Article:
In an alternate embodiment, the processor is operative to determine the dimensions of the tank based on a first set of data values which represent the amount of liquid dispensed into or out of the manifolded tanks corresponding to predetermined liquid levels in the tanks as sensed by the sensors. The processor is programmed with an algorithm for computing the first data values from the liquid level measurements. The processor in this embodiment also stores a second set of data values derived from the third output signals. The second set of data values correspond with actual volumetric quantities of metered liquid, which volumetric quantities are related to the predetermined liquid levels. The processor then finds the dimensions of the tank using the constrained minimization routine referred to above.
In another aspect of the present invention, a method is provided for calibrating manifolded liquid storage tanks. The method includes the step of generating a first set of data values including a plurality of ratios of changes in liquid levels in one tank to associated changes in liquid levels in the other tank. The liquid levels used in determining the changes in liquid levels are measured during a plurality of idle periods following a corresponding plurality of dispensing periods and at a plurality of different liquid levels of the liquid in the tanks. The method further includes the step of generating a second set of data values which represent estimates of the amount of liquid dispensed into or out of each tank during a plurality of dispensing periods. The step of generating the second set of data values is carried out using the algorithm described above to compute the amount of liquid dispensed into or out of each tank based on the liquid level measurements made immediately before dispensing and immediately following dispensing. The method further includes the step of generating a third set of data values corresponding to the amounts of liquid dispensed into or out of each tank during the plurality of dispensing periods. The third set of data values are determined using the liquid level ratios corresponding to the heights of the liquid in the tanks at the dispensing periods.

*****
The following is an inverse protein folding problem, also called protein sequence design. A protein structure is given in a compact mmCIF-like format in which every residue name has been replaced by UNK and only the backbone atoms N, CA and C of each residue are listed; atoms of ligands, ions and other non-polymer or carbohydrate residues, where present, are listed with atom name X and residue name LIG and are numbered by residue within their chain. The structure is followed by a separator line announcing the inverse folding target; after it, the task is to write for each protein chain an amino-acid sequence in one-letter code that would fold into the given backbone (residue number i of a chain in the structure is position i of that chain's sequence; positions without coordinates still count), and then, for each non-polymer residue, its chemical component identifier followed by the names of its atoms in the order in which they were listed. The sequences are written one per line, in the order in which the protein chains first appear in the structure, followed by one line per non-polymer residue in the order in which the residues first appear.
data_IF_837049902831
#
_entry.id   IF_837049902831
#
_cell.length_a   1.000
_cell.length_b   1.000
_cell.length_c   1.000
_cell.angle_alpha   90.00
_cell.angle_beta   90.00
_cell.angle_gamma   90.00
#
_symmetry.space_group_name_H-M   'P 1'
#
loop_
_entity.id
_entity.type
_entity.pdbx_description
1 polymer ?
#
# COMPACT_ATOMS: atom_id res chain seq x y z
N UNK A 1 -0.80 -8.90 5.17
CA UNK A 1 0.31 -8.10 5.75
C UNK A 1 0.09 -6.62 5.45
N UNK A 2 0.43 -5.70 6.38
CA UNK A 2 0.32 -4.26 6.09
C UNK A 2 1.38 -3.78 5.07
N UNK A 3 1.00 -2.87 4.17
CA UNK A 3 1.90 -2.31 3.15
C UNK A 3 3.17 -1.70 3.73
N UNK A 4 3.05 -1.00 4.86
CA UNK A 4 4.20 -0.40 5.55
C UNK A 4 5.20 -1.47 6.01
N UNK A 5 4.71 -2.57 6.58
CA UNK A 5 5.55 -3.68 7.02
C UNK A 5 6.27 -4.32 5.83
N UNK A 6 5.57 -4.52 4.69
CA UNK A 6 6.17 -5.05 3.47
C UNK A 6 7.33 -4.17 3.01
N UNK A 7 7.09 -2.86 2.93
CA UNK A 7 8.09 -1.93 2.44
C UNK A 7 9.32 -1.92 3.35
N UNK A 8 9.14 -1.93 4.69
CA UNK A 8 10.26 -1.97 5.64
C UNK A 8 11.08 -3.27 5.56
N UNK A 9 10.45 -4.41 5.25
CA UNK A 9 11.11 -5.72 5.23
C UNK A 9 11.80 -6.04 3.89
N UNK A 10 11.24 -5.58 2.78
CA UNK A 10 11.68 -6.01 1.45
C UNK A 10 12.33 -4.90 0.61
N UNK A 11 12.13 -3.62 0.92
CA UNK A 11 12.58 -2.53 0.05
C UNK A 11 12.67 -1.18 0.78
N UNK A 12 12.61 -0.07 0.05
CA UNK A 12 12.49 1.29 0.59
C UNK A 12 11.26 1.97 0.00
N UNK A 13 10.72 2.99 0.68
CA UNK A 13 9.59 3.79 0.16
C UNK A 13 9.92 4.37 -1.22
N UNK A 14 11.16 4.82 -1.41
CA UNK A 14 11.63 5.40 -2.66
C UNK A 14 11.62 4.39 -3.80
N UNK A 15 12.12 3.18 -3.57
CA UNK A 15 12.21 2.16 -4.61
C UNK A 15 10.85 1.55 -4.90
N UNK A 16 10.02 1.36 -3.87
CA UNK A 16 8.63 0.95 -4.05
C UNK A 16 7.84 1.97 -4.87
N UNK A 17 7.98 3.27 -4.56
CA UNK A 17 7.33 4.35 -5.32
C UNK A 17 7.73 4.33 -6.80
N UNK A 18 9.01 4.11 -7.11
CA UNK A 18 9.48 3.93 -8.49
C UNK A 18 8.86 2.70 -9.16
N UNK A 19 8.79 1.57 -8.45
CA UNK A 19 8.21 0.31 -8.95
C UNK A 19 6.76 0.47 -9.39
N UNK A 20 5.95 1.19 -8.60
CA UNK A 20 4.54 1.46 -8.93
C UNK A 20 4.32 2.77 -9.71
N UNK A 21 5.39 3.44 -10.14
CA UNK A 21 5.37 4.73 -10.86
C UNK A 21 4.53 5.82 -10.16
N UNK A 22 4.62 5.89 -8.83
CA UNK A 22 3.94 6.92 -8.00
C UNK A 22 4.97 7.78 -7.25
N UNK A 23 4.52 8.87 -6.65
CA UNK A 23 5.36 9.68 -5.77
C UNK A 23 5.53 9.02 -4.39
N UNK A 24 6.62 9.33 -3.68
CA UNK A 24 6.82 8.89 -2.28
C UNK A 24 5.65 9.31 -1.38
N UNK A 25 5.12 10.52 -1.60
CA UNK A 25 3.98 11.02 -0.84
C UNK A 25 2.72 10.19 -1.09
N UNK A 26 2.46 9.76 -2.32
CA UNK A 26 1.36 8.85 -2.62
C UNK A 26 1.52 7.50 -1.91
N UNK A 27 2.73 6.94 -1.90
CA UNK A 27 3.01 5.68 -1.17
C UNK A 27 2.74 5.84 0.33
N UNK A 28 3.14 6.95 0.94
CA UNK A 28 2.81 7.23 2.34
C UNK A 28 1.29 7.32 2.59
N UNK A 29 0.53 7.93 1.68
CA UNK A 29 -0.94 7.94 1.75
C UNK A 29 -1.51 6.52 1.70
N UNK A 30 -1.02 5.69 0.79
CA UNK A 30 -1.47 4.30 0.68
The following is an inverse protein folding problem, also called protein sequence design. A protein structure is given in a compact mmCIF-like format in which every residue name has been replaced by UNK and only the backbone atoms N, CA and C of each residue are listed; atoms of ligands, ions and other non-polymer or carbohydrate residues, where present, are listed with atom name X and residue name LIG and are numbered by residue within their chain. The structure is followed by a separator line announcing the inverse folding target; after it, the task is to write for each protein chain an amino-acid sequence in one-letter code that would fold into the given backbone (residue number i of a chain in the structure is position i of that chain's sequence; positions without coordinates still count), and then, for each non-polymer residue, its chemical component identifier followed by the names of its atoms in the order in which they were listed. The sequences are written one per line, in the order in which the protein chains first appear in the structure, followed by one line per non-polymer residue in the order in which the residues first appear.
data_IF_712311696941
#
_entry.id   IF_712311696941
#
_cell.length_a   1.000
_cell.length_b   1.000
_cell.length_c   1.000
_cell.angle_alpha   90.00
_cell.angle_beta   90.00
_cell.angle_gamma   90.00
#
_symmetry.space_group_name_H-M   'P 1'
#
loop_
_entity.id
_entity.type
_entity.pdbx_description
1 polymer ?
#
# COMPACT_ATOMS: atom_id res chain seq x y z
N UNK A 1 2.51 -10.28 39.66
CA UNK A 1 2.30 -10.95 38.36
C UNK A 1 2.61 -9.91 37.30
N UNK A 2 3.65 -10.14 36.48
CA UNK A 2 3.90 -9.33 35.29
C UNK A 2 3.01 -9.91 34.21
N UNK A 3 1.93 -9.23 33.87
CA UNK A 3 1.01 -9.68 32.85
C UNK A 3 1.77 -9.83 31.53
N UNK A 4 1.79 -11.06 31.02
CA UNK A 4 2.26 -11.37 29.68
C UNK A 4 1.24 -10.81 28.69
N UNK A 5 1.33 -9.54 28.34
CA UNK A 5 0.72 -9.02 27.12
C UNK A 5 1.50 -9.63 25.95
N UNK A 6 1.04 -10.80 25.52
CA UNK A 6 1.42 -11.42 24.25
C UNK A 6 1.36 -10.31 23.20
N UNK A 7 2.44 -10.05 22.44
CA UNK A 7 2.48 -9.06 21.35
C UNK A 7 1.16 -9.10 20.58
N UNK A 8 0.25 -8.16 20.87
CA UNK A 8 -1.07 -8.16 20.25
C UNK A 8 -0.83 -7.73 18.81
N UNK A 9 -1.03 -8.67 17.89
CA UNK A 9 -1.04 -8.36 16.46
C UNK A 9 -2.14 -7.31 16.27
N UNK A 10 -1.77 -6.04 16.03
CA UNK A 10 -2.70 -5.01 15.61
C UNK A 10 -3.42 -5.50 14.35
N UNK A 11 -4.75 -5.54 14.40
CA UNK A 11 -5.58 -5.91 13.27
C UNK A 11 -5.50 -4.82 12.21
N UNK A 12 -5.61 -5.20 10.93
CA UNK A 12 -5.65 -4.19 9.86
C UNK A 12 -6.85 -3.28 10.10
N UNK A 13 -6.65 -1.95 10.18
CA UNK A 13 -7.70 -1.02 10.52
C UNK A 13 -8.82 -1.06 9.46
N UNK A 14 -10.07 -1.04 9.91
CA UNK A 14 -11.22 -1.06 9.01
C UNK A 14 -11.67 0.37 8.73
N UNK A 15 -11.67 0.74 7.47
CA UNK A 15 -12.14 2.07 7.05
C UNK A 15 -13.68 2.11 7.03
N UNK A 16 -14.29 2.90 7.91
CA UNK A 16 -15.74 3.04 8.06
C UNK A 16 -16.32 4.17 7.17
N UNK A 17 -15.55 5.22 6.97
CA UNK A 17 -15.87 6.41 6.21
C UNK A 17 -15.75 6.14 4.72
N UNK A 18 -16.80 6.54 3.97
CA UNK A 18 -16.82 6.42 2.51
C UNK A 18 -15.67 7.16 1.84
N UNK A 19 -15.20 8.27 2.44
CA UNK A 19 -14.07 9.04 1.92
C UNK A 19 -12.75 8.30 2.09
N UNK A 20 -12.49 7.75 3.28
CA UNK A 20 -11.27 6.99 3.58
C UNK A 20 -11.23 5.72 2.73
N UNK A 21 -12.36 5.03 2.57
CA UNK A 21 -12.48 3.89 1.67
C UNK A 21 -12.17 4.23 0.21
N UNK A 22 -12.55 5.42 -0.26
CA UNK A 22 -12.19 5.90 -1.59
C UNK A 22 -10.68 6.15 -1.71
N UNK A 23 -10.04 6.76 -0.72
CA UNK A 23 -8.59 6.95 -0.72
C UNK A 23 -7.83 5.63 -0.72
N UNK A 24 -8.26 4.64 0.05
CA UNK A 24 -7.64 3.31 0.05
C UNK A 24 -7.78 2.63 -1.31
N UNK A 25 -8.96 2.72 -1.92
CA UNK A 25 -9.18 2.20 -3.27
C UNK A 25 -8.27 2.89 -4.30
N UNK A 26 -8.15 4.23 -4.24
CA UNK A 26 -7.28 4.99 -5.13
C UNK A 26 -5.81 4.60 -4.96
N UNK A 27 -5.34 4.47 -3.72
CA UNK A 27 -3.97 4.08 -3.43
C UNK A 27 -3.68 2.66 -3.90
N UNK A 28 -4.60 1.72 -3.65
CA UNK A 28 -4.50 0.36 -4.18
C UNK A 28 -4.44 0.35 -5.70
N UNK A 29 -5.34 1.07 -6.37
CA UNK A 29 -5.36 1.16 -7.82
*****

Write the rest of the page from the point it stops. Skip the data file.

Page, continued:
In art alternate method, a second set of data values are generated which represent estimates of the differential amount of liquid dispensed into or out of each tank per unit of differential height change during a plurality of dispensing periods. The step of generating the second set of data values uses an algorithm to compute the differential amount of liquid dispensed into or out of each tank per unit of differential height based on the liquid level measurements. The method further includes the step of generating a third set of data values including a plurality of ratios of changes in volumes to associated changes in liquid levels for each tank. The liquid level measurements used in determining the associated changes are taken during a corresponding plurality of dispensing periods. Each change in volume is a function of the change in liquid level ratio corresponding to the liquid level at or near which the change in volume is determined and the amount of liquid dispensed which is measured by the metering means during the dispensing period at which the change in volume is being determined.
Either or both methods may employ the constrained minimization routine with removal of outliers referred to above.